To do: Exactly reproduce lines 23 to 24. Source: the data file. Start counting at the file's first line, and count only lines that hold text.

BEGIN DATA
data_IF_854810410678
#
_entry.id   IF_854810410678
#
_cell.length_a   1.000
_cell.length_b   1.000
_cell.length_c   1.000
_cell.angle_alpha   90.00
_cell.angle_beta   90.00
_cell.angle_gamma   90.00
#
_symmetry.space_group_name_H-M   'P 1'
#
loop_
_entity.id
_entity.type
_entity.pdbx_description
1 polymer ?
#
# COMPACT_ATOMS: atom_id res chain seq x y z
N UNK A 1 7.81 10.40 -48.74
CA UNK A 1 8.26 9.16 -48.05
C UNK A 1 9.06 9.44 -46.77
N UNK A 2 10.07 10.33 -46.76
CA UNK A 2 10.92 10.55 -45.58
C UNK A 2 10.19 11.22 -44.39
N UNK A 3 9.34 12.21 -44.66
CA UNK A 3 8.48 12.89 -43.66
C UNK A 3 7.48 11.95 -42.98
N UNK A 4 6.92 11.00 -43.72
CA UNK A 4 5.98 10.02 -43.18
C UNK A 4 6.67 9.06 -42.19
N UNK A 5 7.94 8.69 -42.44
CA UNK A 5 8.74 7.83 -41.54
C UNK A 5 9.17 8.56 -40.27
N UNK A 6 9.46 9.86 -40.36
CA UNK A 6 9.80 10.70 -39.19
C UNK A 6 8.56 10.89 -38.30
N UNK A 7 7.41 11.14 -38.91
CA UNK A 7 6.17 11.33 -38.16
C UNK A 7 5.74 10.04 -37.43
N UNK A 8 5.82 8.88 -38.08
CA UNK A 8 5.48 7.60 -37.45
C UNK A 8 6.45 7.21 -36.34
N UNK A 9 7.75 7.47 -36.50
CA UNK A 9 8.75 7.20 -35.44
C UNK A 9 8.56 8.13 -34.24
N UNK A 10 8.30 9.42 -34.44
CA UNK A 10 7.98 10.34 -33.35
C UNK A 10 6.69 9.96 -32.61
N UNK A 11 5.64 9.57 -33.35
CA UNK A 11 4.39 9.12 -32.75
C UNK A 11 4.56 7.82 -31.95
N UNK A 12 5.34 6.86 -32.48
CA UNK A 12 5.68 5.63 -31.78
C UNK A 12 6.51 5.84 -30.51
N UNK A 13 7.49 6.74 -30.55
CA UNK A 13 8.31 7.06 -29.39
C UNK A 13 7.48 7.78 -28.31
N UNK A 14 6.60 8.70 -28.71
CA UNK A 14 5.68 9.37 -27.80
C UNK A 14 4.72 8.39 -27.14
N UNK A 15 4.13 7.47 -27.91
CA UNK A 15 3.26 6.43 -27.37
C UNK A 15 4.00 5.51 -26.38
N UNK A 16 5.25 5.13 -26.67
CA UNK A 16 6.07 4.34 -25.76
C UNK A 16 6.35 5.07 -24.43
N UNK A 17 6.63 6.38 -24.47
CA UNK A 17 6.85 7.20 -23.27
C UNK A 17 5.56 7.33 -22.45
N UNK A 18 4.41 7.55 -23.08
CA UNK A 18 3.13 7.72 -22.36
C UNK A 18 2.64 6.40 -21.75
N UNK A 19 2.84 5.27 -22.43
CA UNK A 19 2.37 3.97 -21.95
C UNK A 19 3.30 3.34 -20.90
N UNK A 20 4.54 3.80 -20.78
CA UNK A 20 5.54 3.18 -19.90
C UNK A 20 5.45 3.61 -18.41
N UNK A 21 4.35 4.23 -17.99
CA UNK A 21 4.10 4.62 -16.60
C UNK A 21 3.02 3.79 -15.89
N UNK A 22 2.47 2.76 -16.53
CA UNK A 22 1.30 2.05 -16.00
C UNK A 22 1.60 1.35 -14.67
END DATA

C UNK A 1 9.06 9.44 -46.77
N UNK A 2 10.07 10.33 -46.76